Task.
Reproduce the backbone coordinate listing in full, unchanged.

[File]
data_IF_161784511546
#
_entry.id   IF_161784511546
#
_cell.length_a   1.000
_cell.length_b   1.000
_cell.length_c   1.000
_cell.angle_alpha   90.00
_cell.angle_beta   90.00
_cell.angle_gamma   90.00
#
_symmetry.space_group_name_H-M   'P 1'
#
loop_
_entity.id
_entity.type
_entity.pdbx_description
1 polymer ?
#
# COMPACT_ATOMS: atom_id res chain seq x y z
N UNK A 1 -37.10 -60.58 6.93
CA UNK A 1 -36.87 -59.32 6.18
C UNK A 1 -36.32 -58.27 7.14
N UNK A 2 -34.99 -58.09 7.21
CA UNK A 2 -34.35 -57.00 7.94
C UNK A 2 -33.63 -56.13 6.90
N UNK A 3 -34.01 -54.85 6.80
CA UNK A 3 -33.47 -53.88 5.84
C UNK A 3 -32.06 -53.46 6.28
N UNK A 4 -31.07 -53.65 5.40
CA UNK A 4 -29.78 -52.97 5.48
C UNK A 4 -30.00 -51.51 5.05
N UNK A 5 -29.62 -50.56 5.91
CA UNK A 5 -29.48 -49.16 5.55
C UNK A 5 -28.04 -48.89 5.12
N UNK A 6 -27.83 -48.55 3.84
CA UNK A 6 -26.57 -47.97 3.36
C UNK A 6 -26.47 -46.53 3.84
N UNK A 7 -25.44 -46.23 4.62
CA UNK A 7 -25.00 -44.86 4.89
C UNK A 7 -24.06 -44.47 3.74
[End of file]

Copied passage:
data_IF_161784511546
#
_entry.id   IF_161784511546
#
_cell.length_a   1.000
_cell.length_b   1.000
_cell.length_c   1.000
_cell.angle_alpha   90.00
_cell.angle_beta   90.00
_cell.angle_gamma   90.00
#
_symmetry.space_group_name_H-M   'P 1'
#
loop_
_entity.id
_entity.type
_entity.pdbx_description
1 polymer ?
#
# COMPACT_ATOMS: atom_id res chain seq x y z
N UNK A 1 -37.10 -60.58 6.93
CA UNK A 1 -36.87 -59.32 6.18
C UNK A 1 -36.32 -58.27 7.14
N UNK A 2 -34.99 -58.09 7.21
CA UNK A 2 -34.35 -57.00 7.94
C UNK A 2 -33.63 -56.13 6.90
N UNK A 3 -34.01 -54.85 6.80
CA UNK A 3 -33.47 -53.88 5.84
C UNK A 3 -32.06 -53.46 6.28
N UNK A 4 -31.07 -53.65 5.40
CA UNK A 4 -29.78 -52.97 5.48
C UNK A 4 -30.00 -51.51 5.05
N UNK A 5 -29.62 -50.56 5.91
CA UNK A 5 -29.48 -49.16 5.55
C UNK A 5 -28.04 -48.89 5.12
N UNK A 6 -27.83 -48.55 3.84
CA UNK A 6 -26.57 -47.97 3.36
C UNK A 6 -26.47 -46.53 3.84
N UNK A 7 -25.44 -46.23 4.62
CA UNK A 7 -25.00 -44.86 4.89
C UNK A 7 -24.06 -44.47 3.74